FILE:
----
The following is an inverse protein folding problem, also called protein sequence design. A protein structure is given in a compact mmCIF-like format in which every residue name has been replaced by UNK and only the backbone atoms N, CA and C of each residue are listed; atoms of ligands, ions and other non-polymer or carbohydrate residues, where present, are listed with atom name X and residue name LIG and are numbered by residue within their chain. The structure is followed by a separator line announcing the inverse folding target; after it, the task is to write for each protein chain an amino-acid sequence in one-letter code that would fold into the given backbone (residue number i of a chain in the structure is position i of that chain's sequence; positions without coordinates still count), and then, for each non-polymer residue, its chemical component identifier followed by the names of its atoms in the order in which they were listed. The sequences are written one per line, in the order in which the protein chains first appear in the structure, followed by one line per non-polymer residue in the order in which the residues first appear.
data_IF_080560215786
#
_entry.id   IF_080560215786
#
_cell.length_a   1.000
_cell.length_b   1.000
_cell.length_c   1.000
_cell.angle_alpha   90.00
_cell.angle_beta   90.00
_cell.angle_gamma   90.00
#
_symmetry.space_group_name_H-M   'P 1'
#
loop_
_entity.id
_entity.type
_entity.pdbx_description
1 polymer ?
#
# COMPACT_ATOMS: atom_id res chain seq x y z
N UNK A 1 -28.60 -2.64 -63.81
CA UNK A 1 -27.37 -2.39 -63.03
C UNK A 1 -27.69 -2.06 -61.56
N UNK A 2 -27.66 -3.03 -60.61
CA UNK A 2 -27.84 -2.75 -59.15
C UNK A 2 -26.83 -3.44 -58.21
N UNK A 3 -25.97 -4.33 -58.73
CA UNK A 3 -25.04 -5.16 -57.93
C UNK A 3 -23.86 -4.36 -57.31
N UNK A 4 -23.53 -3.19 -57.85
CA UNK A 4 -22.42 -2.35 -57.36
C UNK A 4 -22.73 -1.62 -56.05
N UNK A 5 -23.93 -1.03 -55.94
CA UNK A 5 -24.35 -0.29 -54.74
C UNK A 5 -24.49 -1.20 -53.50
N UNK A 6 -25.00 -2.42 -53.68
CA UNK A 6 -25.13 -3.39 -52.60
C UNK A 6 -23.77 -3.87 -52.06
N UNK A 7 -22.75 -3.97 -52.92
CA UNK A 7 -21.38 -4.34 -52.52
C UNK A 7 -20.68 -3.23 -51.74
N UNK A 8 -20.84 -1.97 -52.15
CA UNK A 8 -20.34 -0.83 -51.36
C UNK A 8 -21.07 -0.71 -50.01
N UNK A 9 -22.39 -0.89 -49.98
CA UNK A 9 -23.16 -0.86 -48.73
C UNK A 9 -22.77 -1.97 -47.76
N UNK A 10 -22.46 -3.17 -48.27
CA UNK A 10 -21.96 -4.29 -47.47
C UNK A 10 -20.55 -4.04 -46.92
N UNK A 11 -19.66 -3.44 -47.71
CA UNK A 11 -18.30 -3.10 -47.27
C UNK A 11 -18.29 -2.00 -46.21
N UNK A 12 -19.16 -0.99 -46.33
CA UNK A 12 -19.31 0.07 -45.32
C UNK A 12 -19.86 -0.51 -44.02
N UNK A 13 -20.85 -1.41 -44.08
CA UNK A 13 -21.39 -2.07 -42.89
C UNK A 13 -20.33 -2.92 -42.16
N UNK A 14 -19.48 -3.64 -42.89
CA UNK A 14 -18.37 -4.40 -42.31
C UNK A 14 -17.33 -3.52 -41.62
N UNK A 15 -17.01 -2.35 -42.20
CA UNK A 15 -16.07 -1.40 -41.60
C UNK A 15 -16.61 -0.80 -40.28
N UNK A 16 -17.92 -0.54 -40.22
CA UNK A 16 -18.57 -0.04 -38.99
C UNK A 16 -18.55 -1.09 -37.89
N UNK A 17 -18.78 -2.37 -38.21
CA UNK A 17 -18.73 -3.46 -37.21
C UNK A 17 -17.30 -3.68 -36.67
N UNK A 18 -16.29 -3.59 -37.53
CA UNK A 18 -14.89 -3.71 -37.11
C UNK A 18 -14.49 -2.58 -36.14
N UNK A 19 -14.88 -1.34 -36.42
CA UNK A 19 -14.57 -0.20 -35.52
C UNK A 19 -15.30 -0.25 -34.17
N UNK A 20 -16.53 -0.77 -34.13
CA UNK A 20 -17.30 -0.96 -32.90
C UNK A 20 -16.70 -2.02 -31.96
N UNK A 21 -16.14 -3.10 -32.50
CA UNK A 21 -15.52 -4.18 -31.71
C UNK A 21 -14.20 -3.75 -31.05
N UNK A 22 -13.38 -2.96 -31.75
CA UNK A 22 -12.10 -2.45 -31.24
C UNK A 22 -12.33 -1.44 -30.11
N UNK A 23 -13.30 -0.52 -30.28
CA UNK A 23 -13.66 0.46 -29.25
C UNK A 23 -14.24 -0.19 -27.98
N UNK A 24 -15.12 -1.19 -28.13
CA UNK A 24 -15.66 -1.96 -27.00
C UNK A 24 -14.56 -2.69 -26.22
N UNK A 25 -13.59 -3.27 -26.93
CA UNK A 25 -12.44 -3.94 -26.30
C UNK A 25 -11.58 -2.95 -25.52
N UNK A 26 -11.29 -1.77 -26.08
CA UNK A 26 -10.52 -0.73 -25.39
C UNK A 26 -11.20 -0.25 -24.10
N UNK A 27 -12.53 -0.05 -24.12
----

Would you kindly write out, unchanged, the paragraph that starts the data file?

The following is an inverse protein folding problem, also called protein sequence design. A protein structure is given in a compact mmCIF-like format in which every residue name has been replaced by UNK and only the backbone atoms N, CA and C of each residue are listed; atoms of ligands, ions and other non-polymer or carbohydrate residues, where present, are listed with atom name X and residue name LIG and are numbered by residue within their chain. The structure is followed by a separator line announcing the inverse folding target; after it, the task is to write for each protein chain an amino-acid sequence in one-letter code that would fold into the given backbone (residue number i of a chain in the structure is position i of that chain's sequence; positions without coordinates still count), and then, for each non-polymer residue, its chemical component identifier followed by the names of its atoms in the order in which they were listed. The sequences are written one per line, in the order in which the protein chains first appear in the structure, followed by one line per non-polymer residue in the order in which the residues first appear.